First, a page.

By Tara Hoke
The hypothetical situation presented in this column is an amalgam of several cases reported in the U.S. Environmental Protection Agency’s Environmental Crimes Case Bulletin. No ASCE members were identified in the actual cases used as the basis for this scenario.
A small environmental engineering firm provides water sampling services for various wastewater treatment plants, coal mining operations, and industrial manufacturers in a mid-Atlantic state. As a condition of its environmental permit, each of the firm’s clients is required to conduct routine testing of water discharge produced by its operations. In addition, a client must submit reports to the state’s Department of Environmental Protection verifying that the tested discharge does not exceed pollutant limits imposed by state and federal law.
For nearly a decade, the water sampling business has provided a steady, if not exactly lucrative, source of revenue for the engineering firm, with the firm’s staff collecting samples and preparing the paperwork for its clients while outsourcing the actual testing to an outside laboratory. Recently, however, the firm has fallen on hard times. As profit margins dwindle, the engineering firm finds it increasingly difficult to keep up with the cost of doing business. With unpaid bills mounting, the firm’s outside laboratory announces it will no longer provide testing services to the firm, and the firm is unable to find another facility willing to perform the needed work.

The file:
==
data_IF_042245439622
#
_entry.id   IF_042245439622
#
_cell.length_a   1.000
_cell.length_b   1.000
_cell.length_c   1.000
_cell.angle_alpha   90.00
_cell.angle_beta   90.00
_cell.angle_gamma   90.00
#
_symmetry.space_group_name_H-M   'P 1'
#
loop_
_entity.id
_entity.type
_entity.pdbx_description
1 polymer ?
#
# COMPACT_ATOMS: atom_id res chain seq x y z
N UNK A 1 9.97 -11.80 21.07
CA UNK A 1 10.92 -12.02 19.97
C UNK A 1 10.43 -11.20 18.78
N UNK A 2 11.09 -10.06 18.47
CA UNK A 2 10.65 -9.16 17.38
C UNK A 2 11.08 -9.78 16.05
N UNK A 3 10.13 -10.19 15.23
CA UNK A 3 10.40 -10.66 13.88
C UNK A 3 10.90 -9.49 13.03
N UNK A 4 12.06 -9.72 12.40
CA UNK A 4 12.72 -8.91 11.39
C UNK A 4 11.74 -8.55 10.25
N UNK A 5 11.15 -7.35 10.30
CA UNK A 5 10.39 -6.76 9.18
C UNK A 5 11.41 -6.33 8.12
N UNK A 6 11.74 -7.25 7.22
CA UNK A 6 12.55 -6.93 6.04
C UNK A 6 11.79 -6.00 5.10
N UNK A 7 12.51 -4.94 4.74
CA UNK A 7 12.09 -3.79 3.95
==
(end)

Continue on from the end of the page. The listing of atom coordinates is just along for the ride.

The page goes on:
Desperate to avoid exacerbating the firm’s problems with unmet commitments and unhappy clients, the firm’s principal directs a member of his staff to prepare the paperwork as if the testing had been completed, using data taken from reports submitted in previous years. At the engineer’s direction, the staff member submits nearly 100 falsified reports over a 10-month period. But the firm’s problems do not end with the fraudulent reports. Irregularities in the firm’s reporting of withheld payroll taxes draw scrutiny from the IRS, and the fraudulent reporting scheme is uncovered in the subsequent investigation.
If the principal in this case had been an ASCE member, would his conduct have violated the ASCE Code of Ethics?
When the Task Committee on the Code of Ethics embarked on its effort to develop the new ASCE Code of Ethics, it began by compiling a list of the moral principles that the committee felt were most critical to the practice of engineering. As this list took shape, it became apparent that nearly all the principles defined in the existing code — competence, truthfulness, integrity, to name a few — were still highly relevant to today’s engineering practice. Chief among these essential principles was the engineer’s duty to the public.
For more than 40 years prior to the committee’s work, ASCE’s Fundamental Canon 1 had directed engineers to “hold paramount the safety, health, and welfare of the public.” While the committee agreed wholeheartedly with the placement and priority of this first ethical principle, the members felt that revisions to the wording itself were necessary to meet with their goal of a more concise and modern ethical code. The committee deemed that the language of the old Canon 1 had become dated and that the expression “hold paramount” was a turn of phrase most engineers were unlikely to use or encounter outside the code.
In addition, the directive to hold the public paramount seemed to be placing its focus on the engineer’s state of mind, and the committee held that the new code would benefit from a more action-centric expression of this ethical obligation.